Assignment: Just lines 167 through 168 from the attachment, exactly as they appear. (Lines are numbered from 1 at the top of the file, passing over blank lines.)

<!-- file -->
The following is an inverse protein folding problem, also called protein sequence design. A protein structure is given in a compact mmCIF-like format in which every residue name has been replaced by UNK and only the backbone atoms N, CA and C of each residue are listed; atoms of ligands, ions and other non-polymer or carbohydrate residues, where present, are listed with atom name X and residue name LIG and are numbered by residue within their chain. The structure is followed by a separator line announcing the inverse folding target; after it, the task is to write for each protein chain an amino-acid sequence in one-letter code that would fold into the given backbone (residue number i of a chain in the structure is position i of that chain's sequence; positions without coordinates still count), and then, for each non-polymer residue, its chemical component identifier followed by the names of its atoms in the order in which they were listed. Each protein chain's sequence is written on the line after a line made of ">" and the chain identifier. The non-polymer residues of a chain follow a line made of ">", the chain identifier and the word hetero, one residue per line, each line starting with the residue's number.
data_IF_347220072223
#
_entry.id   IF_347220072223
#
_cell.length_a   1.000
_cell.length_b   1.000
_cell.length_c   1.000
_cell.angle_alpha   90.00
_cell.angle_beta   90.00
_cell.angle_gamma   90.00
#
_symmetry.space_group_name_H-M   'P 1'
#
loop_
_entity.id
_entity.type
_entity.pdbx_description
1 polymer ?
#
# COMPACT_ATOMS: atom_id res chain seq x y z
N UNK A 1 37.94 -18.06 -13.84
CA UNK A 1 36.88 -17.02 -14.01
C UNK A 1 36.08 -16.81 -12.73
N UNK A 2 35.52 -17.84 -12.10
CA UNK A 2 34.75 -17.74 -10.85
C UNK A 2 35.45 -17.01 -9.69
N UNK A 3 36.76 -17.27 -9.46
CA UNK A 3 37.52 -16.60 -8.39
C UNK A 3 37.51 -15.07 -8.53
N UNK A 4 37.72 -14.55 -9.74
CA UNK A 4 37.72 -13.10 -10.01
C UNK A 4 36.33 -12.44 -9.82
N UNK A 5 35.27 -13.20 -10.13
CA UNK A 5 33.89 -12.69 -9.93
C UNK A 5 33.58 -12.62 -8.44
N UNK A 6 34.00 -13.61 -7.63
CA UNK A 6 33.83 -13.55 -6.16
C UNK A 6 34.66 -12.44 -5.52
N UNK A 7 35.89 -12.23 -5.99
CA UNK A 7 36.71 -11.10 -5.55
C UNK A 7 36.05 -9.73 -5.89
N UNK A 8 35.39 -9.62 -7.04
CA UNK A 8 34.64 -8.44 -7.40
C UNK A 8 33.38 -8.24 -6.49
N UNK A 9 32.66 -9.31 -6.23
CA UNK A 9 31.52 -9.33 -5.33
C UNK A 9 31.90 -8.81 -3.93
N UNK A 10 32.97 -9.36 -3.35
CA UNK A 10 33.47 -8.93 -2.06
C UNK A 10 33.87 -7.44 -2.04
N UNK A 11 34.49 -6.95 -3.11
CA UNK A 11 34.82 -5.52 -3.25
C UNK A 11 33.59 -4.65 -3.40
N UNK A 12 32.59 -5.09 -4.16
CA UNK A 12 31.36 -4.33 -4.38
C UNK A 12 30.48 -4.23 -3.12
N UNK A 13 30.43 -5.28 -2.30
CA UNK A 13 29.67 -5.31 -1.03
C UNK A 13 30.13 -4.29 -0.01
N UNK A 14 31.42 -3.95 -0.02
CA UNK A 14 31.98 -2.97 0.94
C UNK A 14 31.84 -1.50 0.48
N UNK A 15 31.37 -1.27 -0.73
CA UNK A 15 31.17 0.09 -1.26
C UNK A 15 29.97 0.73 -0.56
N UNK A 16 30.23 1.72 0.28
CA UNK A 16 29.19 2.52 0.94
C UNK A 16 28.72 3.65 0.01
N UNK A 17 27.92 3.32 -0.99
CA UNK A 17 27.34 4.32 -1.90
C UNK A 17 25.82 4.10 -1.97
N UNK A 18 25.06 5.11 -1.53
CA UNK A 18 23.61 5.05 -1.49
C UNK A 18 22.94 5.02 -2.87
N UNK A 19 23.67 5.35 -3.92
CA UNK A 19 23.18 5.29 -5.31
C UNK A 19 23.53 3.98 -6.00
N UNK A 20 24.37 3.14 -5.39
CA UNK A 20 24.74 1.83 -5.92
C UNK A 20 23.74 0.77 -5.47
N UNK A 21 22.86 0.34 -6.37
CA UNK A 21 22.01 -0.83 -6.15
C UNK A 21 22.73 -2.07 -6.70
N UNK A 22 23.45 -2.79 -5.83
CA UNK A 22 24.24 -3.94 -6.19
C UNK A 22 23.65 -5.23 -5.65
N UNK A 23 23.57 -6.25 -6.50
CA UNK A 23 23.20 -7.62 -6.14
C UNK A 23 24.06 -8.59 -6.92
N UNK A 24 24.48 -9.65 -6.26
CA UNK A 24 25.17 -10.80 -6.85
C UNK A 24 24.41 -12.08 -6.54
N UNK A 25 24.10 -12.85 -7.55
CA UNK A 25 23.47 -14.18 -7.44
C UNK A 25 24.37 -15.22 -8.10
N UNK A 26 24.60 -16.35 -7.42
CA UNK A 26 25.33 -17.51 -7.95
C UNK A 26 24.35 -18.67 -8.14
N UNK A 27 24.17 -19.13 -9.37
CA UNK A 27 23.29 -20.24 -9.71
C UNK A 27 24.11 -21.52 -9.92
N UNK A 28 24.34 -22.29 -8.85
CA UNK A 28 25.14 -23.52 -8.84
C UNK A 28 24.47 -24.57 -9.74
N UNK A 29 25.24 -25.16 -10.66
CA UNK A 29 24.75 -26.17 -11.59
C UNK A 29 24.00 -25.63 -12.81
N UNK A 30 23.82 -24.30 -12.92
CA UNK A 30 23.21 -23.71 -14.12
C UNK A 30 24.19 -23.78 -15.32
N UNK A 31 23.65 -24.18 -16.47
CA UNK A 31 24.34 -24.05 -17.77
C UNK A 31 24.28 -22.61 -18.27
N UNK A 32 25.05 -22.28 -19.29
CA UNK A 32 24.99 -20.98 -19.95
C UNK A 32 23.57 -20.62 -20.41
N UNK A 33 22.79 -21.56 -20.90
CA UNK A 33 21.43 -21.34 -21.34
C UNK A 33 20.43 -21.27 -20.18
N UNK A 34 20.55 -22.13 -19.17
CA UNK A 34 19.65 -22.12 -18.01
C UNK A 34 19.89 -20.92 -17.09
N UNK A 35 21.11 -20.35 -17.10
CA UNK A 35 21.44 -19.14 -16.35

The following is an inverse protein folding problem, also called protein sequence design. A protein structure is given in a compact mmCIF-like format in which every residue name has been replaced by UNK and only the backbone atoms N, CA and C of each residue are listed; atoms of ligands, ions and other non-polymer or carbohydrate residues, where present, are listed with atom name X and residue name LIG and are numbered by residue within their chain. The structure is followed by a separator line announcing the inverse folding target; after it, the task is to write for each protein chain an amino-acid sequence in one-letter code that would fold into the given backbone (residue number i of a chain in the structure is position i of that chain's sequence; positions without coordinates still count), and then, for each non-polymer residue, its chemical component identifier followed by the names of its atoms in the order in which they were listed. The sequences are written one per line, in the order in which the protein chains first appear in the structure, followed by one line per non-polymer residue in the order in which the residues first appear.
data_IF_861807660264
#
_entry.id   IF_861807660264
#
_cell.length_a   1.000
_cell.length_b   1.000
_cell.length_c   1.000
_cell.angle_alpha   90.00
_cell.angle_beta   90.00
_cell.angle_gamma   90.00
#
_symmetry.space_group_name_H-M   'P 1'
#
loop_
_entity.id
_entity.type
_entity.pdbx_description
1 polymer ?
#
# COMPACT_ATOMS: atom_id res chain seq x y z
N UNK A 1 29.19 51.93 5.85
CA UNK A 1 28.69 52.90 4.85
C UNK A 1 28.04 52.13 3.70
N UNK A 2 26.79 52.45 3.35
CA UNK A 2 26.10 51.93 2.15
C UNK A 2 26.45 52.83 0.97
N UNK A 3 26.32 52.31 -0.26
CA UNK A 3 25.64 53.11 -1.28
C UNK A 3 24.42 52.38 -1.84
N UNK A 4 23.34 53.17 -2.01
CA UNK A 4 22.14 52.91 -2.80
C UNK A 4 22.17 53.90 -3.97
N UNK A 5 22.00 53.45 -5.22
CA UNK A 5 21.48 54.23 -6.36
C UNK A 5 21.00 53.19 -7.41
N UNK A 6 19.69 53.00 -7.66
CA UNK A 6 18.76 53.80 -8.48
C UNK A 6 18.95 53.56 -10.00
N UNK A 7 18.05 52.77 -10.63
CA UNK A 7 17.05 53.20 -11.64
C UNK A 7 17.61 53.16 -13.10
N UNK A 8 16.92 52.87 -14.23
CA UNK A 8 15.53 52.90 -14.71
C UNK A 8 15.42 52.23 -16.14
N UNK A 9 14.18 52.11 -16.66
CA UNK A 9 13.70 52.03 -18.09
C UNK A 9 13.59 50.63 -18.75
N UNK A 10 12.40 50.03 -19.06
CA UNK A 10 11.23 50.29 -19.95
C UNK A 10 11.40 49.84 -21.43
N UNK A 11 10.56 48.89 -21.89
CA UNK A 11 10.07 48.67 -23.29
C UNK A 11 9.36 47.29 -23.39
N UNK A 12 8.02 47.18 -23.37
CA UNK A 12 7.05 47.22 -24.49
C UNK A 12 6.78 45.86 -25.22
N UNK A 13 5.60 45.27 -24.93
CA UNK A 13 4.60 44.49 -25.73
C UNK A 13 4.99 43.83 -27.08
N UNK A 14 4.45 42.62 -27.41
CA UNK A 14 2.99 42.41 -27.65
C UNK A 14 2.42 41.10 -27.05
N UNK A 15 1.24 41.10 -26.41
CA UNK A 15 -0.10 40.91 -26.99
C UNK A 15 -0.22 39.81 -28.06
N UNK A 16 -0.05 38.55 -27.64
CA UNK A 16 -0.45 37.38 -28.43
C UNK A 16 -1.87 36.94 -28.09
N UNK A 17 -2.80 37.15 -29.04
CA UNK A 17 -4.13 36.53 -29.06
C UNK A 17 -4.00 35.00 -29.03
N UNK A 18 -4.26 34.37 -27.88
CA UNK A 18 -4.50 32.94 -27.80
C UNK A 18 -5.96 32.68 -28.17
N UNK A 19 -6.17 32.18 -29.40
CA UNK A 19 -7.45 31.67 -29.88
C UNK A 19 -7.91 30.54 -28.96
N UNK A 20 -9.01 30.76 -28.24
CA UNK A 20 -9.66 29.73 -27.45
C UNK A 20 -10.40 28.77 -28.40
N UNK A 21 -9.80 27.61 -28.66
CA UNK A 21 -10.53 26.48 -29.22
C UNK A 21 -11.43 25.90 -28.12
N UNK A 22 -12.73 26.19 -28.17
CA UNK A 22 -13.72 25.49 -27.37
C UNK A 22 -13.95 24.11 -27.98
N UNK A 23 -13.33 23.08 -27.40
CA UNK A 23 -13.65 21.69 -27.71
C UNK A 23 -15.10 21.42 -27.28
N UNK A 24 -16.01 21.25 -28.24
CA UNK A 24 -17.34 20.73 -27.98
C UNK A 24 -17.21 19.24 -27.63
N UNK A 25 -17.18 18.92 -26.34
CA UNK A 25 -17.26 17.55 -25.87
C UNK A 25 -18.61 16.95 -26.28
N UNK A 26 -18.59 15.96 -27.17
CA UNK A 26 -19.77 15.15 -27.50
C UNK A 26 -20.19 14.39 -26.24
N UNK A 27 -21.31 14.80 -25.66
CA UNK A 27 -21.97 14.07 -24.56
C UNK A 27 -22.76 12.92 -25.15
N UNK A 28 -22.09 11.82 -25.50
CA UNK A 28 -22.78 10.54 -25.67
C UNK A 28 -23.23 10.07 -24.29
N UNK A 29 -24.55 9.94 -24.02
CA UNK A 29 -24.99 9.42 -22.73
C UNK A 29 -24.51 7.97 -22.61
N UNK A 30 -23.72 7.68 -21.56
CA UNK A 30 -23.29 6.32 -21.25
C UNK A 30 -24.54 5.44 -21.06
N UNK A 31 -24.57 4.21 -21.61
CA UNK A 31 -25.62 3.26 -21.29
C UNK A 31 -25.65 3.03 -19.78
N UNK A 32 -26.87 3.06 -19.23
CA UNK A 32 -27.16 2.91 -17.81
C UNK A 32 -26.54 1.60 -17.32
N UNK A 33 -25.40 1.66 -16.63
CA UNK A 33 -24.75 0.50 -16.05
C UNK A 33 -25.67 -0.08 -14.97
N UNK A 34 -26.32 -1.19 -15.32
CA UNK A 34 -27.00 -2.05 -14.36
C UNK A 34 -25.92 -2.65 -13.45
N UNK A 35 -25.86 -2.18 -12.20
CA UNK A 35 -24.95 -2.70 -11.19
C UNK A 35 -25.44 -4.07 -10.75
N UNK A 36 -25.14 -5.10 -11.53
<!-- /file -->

C UNK A 7 17.61 53.16 -13.10
N UNK A 8 16.92 52.87 -14.23